Monday 21 December 2020 2:06pm
Jennifer Palmer in the laboratory.
Curious child, decorated student, cancer survivor, marathon runner, volunteer and soon-to-be Cambridge University PhD student. Sometimes people’s stories leave us with gaping jaws.
So it is with Jennifer Palmer, 22, a young woman who has lived an incredible life already, with so much more to come.
An academic prize winner at high school in Whangaparaoa, and as the University of Otago’s top undergraduate in 2019, Ms Palmer graduated from Otago this month with a Bachelor of Science (Honours) in Biochemistry. She will soon hop on a plane to England, where she will begin her PhD at Cambridge University.
That is thanks to her winning the prestigious Cambridge-Rutherford Memorial PhD Scholarship, from the Royal Society Te Aparangi’s Rutherford Foundation. It provides full support to enable completion of a PhD at the University of Cambridge in pure or applied science and the social sciences. Her PhD will investigate neurodegenerative disease.
These achievements have come despite her being diagnosed and treated for Hodgkin’s lymphoma during her undergraduate studies. She won that fight, and after getting the news she was in full remission last year, she completed the Dunedin Marathon.
Ms Palmer says her success, as far as she can tell, is a symptom of her questioning nature.
“I was the annoying kid who asked a lot of questions and was never satisfied with an incomplete answer. Thankfully, I never grew out of that phase, and my curiosity and love of learning new things is still behind a lot of what I do.
“After my Grandma’s experience with vascular dementia, and my own experience with lymphoma, I’ve also seen the importance of research to improve outcomes, and remembering the people who will benefit from the research that we do has helped keep me focused and determined.”
But there has been more to books and formulas in Ms Palmer’s time at Otago – her extracurricular activities have been numerous and varied. She says life “would be boring” if she didn’t fill it with activities.
“I can’t say no to an opportunity that sounds like fun or where I think I can make a difference. Creative outlets and the outdoors help me to de-stress, and I really enjoy the activities I get up to and the wonderful people I meet. I find that friendships formed while waiting out a storm in a backcountry hut, or getting soaked by waves on bowsprit of a ship, are friendships that tend to stay strong.”
Referencing the people she has met is something Ms Palmer does frequently.
“I’ve been extremely fortunate to be surrounded by amazing and supportive people, especially during my time at uni. I wouldn’t be the same person without my tramping club friends, flatmates, friends from my hall, science students association, classmates, lab group and department.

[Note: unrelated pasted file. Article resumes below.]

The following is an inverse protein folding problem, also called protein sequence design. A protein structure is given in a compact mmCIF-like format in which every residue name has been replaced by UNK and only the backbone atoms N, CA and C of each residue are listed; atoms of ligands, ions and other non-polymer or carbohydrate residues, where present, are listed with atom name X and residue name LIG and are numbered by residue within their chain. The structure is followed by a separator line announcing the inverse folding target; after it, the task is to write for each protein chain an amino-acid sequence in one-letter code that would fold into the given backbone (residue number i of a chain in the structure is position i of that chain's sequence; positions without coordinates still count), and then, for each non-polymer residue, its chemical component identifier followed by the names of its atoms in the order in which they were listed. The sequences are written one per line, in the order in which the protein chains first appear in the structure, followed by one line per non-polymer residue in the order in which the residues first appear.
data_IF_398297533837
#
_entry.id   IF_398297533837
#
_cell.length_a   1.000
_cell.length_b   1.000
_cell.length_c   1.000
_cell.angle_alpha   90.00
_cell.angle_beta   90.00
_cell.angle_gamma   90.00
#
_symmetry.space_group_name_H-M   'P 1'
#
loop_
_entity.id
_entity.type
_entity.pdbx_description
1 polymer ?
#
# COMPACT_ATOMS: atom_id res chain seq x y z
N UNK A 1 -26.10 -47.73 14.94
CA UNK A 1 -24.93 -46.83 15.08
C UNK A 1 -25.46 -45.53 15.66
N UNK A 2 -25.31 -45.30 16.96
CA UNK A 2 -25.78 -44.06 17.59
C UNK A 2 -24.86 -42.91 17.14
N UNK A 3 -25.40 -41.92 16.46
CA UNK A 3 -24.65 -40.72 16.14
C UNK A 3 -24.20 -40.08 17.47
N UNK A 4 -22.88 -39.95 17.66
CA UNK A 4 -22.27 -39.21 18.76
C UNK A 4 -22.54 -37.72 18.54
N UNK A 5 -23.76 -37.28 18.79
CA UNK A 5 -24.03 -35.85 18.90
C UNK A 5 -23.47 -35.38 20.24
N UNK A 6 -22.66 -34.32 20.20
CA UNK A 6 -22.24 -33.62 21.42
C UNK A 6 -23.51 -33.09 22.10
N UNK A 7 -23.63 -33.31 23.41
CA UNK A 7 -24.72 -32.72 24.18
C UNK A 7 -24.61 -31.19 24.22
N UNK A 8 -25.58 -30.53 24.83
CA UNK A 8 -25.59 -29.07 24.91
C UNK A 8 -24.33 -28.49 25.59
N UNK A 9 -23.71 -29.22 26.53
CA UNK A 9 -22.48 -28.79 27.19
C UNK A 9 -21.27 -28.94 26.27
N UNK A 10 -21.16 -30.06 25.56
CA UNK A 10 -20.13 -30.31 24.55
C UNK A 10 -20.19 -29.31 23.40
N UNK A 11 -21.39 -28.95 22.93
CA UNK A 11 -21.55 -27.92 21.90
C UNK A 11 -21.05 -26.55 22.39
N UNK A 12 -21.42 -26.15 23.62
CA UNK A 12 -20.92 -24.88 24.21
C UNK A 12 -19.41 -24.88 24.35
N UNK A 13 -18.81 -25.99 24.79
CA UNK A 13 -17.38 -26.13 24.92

“I’m also very grateful to everyone who put up with my excessive curiosity as a child and helped to foster it rather than quash it.”
That excessive curiosity is now going to drive her to work towards her “perfect future” - where disease-modifying therapies exist for all neurodegenerative diseases, and are available to everyone who wants them.
“That is a huge ask, but I’m hoping that the increased collaborations in neurodegenerative disease research and the breadth of research taking place will make it possible. Success for me would be to contribute to this in some way and be able to share the joy of research with other researchers coming through the field.”
If such ambitions make Ms Palmer seem unreachable to other young people, she has some advice for them. The trick is in being guided by what excites you, not what excites others, she says.
“Follow your passions and focus on where you want to make a difference, which doesn’t have to be what everyone expects you to do. People tried to push me into clinical medicine early on, but I knew I preferred the scientific research side, and if I hadn’t followed my interests I wouldn’t be where I am today.
“And don’t be afraid to take on hobbies you’re bad at but enjoy - learning how to put your perfectionism away for a while and just have fun is probably one of the biggest lessons I’ve learned.”
Ms Palmer has never been to the UK before, and says she is looking forward to what will be “a bit of an adventure” with new people to meet, new friendships to form, exciting research and “taking some time to explore the countryside”.
But Dunedin may not have seen the last of her, she says.
“I’ll greatly miss the incredible people here and beautiful South Island national parks. I’m definitely aiming for this to not be a permanent goodbye to Dunedin and New Zealand – more of a ka kite anō than an e noho rā!”